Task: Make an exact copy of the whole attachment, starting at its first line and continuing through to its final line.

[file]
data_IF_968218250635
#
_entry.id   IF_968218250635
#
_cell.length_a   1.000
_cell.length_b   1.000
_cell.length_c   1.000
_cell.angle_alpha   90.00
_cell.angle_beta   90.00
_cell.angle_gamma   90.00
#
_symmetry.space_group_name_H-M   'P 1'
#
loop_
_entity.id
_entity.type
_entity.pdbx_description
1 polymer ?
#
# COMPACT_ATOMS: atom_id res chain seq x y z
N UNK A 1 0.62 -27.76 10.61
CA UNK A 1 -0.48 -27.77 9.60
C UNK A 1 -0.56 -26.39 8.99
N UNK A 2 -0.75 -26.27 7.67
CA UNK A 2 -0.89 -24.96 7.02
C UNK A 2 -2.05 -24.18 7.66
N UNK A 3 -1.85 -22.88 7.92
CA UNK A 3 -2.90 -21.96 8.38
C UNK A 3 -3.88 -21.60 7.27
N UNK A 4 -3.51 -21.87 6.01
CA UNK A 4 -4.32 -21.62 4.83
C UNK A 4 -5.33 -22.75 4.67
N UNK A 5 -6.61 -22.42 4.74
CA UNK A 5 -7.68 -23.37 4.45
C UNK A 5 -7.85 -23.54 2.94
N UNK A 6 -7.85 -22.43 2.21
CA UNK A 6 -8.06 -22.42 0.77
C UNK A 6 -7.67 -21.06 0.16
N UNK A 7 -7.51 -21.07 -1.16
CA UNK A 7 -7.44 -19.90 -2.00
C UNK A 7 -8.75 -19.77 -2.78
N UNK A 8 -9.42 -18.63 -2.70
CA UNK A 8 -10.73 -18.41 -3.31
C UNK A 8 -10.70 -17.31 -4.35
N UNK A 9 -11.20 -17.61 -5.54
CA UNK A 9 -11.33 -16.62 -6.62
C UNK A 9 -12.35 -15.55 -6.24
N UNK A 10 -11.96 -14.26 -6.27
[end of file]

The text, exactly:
data_IF_968218250635
#
_entry.id   IF_968218250635
#
_cell.length_a   1.000
_cell.length_b   1.000
_cell.length_c   1.000
_cell.angle_alpha   90.00
_cell.angle_beta   90.00
_cell.angle_gamma   90.00
#
_symmetry.space_group_name_H-M   'P 1'
#
loop_
_entity.id
_entity.type
_entity.pdbx_description
1 polymer ?
#
# COMPACT_ATOMS: atom_id res chain seq x y z
N UNK A 1 0.62 -27.76 10.61
CA UNK A 1 -0.48 -27.77 9.60
C UNK A 1 -0.56 -26.39 8.99
N UNK A 2 -0.75 -26.27 7.67
CA UNK A 2 -0.89 -24.96 7.02
C UNK A 2 -2.05 -24.18 7.66
N UNK A 3 -1.85 -22.88 7.92
CA UNK A 3 -2.90 -21.96 8.38
C UNK A 3 -3.88 -21.60 7.27
N UNK A 4 -3.51 -21.87 6.01
CA UNK A 4 -4.32 -21.62 4.83
C UNK A 4 -5.33 -22.75 4.67
N UNK A 5 -6.61 -22.42 4.74
CA UNK A 5 -7.68 -23.37 4.45
C UNK A 5 -7.85 -23.54 2.94
N UNK A 6 -7.85 -22.43 2.21
CA UNK A 6 -8.06 -22.42 0.77
C UNK A 6 -7.67 -21.06 0.16
N UNK A 7 -7.51 -21.07 -1.16
CA UNK A 7 -7.44 -19.90 -2.00
C UNK A 7 -8.75 -19.77 -2.78
N UNK A 8 -9.42 -18.63 -2.70
CA UNK A 8 -10.73 -18.41 -3.31
C UNK A 8 -10.70 -17.31 -4.35
N UNK A 9 -11.20 -17.61 -5.54
CA UNK A 9 -11.33 -16.62 -6.62
C UNK A 9 -12.35 -15.55 -6.24
N UNK A 10 -11.96 -14.26 -6.27